Conclusion: Dementia and visual impairment often coexist and care workers will better serve older people if they are aware of the social care and support needs that arise from having both conditions.

This data was imported from PubMed:

Authors: Nyman, S.R., Innes, A. and Heward, M.

http://eprints.bournemouth.ac.uk/23451/

Journal: Aging Ment Health

Volume: 21

Issue: 9

Pages: 961-967

eISSN: 1364-6915

DOI: 10.1080/13607863.2016.1186151

OBJECTIVES: This study explored the social care and support needs of people with dementia and visual impairment, and the barriers and facilitators for meeting these needs. METHOD: Twenty-six semi-structured interviews were conducted: 21 joint and 5 individual interviews with the person with dementia and visual impairment (n=4) or their family/paid carer (n=1). Interviews were analysed thematically. RESULTS: Three themes are presented. (1) Social care needs: having dementia can reduce an individual's ability to cope with their visual impairment, and lead to increased dependency and reduced daily stimulation. (2) Barriers to using technology to meet social care needs: difficulties were reported with learning to use unfamiliar technology and the cost of visual impairment aids, and for some, the presence of dementia made visual impairment aids unusable and vice versa. (3) Familiarity as a facilitator for meeting social care needs: living at home or taking furnishings and ornaments into a new home facilitated independence, and continuity of paid carers/volunteers facilitated the caring relationship between the individual and staff/volunteer. CONCLUSION: Care workers will better serve older people if they are aware of the social care and support needs that arise from having both dementia and visual impairment.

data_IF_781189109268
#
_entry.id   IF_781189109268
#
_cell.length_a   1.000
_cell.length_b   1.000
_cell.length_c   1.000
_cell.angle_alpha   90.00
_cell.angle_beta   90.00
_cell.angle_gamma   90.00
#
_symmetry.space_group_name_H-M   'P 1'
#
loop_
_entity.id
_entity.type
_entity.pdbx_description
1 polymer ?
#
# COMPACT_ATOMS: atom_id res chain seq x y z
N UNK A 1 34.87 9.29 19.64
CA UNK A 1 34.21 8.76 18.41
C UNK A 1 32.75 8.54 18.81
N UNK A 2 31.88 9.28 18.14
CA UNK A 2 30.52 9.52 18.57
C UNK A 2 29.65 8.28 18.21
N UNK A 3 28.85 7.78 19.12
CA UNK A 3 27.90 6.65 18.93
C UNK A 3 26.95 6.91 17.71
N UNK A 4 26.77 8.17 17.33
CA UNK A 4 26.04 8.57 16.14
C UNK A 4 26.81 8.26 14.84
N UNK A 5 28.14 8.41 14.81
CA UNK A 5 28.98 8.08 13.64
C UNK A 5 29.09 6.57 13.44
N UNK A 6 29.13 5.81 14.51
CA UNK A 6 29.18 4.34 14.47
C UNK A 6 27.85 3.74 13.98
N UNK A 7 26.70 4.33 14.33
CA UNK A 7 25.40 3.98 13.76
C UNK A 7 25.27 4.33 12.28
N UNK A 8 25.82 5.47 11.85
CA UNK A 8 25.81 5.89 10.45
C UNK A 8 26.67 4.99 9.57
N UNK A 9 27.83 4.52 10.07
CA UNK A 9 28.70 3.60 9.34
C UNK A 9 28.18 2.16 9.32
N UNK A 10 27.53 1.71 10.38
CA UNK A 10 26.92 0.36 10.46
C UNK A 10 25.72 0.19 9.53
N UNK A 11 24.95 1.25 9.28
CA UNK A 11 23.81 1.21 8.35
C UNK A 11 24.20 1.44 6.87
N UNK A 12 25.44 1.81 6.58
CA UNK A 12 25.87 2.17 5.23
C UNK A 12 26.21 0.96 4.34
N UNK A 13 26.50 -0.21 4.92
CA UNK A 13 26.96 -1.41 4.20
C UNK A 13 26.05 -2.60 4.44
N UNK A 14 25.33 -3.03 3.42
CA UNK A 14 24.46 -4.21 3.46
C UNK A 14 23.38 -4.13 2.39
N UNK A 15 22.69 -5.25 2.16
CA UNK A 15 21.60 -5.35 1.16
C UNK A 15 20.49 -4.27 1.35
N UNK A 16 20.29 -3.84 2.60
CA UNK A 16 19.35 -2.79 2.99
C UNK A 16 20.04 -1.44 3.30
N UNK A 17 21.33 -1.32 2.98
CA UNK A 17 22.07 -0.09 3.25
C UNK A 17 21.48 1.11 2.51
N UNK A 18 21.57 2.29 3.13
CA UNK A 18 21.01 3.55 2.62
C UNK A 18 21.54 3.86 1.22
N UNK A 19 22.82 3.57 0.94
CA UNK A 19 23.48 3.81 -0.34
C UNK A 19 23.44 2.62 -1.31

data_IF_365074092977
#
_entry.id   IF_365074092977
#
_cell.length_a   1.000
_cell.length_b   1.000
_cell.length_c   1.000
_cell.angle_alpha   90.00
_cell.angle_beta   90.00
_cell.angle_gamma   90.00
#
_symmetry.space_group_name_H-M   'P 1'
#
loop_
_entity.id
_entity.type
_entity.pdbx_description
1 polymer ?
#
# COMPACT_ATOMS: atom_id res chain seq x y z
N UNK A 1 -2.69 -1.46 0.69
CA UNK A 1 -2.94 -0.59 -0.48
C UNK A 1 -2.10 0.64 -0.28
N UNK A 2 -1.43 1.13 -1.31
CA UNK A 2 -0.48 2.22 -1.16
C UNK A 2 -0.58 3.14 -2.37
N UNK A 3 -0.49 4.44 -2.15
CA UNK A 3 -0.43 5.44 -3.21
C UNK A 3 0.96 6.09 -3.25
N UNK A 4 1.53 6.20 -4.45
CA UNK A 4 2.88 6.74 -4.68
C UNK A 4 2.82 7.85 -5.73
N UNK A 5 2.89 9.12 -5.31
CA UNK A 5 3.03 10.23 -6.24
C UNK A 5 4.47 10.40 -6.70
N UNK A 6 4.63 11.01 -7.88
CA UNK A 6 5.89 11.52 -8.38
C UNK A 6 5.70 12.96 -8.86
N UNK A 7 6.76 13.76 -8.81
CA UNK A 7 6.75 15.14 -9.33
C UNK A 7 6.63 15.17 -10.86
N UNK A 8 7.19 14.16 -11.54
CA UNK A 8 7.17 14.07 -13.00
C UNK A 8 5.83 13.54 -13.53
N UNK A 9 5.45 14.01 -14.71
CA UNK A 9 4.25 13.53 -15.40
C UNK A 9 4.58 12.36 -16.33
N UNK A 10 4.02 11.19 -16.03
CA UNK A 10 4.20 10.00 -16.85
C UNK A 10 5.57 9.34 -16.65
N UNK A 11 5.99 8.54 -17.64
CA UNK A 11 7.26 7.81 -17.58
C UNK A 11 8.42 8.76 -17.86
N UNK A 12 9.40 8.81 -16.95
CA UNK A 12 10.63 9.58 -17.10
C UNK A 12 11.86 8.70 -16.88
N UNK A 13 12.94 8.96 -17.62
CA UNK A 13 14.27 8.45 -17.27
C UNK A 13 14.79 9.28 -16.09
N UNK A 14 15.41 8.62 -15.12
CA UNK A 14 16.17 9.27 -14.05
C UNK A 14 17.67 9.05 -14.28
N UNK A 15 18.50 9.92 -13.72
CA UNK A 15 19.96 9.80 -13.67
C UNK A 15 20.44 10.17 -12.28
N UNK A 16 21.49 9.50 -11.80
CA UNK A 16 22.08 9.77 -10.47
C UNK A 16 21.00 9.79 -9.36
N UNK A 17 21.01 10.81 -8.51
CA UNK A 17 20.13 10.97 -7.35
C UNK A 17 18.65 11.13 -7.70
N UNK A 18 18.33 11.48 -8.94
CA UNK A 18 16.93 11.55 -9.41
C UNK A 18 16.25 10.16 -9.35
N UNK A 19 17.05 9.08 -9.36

This data was imported from Scopus: